YOU ARE HERE: LAT HomeCollections

Park Service Buys Civil War Battle Site

History: It's where Stonewall Jackson routed Union soldiers with a surprise flank attack during the Battle of Chancellorsville.

November 27, 1998| From the Washington Post

SPOTSYLVANIA, Va. — The place where Civil War Gen. Stonewall Jackson launched his famous flank attack against Union troops during the Battle of Chancellorsville has been preserved by the National Park Service.

The Park Service paid $775,000 for 40 acres of private land to be included in the Fredricksburg-Spotsylvania National Military Park.

Vast fields and dense woods that were Civil War battlefields blanket much of Spotsylvania County, and large chunks of land remain in the hands of private owners or developers. Parcel by parcel, the Park Service is hoping to buy 380 acres of the Chancellorsville battlefield.

Confederate soldiers were outnumbered, 2 to 1, by Union troops during the four days of combat in May 1863. Jackson decided to blast the Union line by attacking diagonally from the west, rather than face on. At the time, it was an unusual military maneuver that caught Union Gen. Joseph Hooker and his troops off guard. The ferocious battle resulted in nearly 30,000 casualties.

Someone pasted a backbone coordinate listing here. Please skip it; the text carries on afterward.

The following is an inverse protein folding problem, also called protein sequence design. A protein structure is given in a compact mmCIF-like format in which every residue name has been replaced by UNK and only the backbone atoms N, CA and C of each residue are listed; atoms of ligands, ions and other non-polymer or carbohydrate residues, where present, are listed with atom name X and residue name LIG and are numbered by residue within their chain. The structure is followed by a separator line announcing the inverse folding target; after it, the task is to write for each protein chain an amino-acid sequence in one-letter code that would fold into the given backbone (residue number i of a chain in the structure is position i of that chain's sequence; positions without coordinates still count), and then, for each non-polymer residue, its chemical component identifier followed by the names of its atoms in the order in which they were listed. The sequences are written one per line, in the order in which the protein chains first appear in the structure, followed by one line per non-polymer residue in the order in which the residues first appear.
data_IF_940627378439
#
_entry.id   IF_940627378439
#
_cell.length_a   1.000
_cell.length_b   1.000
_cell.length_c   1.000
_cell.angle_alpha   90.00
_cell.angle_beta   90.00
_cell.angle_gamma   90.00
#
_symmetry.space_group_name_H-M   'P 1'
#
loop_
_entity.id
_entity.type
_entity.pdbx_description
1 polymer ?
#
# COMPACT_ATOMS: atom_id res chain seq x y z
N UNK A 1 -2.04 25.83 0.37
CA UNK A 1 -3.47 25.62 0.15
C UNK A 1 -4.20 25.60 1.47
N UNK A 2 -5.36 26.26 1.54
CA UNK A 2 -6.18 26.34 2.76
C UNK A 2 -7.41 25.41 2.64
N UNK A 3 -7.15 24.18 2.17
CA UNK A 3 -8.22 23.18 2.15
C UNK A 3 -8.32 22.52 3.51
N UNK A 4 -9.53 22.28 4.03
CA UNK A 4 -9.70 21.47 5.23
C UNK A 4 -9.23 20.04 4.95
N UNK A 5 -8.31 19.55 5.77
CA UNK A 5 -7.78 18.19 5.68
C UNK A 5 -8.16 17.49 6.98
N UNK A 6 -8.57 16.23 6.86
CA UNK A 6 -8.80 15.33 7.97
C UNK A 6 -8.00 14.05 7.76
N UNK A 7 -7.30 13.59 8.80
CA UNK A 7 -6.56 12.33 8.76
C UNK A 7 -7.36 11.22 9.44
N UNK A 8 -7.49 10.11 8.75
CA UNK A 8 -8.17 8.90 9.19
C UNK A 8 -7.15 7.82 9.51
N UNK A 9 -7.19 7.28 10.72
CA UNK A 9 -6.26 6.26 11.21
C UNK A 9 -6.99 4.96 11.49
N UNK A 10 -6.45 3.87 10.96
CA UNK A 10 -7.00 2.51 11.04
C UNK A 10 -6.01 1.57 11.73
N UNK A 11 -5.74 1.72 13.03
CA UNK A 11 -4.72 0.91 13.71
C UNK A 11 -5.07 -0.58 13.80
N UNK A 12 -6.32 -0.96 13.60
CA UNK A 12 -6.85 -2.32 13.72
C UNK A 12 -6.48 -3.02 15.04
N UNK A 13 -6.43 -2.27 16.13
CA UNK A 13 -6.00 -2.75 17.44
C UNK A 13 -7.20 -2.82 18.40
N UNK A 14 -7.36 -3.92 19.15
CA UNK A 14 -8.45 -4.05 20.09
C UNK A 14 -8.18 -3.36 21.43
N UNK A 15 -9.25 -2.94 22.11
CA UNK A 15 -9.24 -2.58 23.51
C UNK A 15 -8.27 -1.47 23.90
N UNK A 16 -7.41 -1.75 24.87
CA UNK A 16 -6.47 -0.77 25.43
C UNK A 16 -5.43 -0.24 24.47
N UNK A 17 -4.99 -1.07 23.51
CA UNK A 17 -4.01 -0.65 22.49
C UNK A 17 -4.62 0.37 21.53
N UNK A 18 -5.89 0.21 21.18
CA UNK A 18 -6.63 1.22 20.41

"This battle was by most accounts Jackson's greatest accomplishment. The Confederates absolutely demolished them," John Hennessy, the assistant superintendent for the military park, said Wednesday.

Jackson was accidentally shot in the left arm by his own men only hours after his victory, and the arm had to be amputated two inches below the shoulder. Jackson, weakened by pneumonia and delirious, died a week later. The arm is buried at the Ellwood Plantation, 15 miles west of Fredericksburg; the rest of Jackson's body is buried at Virginia Military Institute, where he had taught before the Civil War.

Last year, Congress appropriated $5.5 million to the military park for land acquisition. Park officials then sent out 125 letters to area residents with land inside the park's boundary to see if anyone was interested in selling. Paul and Joyce Brygider, a Spotsylvania couple who have since moved to a new home three miles away, agreed to sell their 40 acres for the appraised value.

"If we had held on to it indefinitely and negotiated with developers, we may have gotten more money," Joyce Brygider said. "But the price we sold it for was a fair price. We're happy to see it preserved as part of the battlefield."

The transaction did not directly involve officials from Spotsylvania County.

"It takes the property off the tax rolls, so that costs us money," Supervisor Bill Jones said. "But the value of preserving it as open space overwhelms that. We hope that our young people will appreciate the absolute horror that that carnage caused."

Los Angeles Times Articles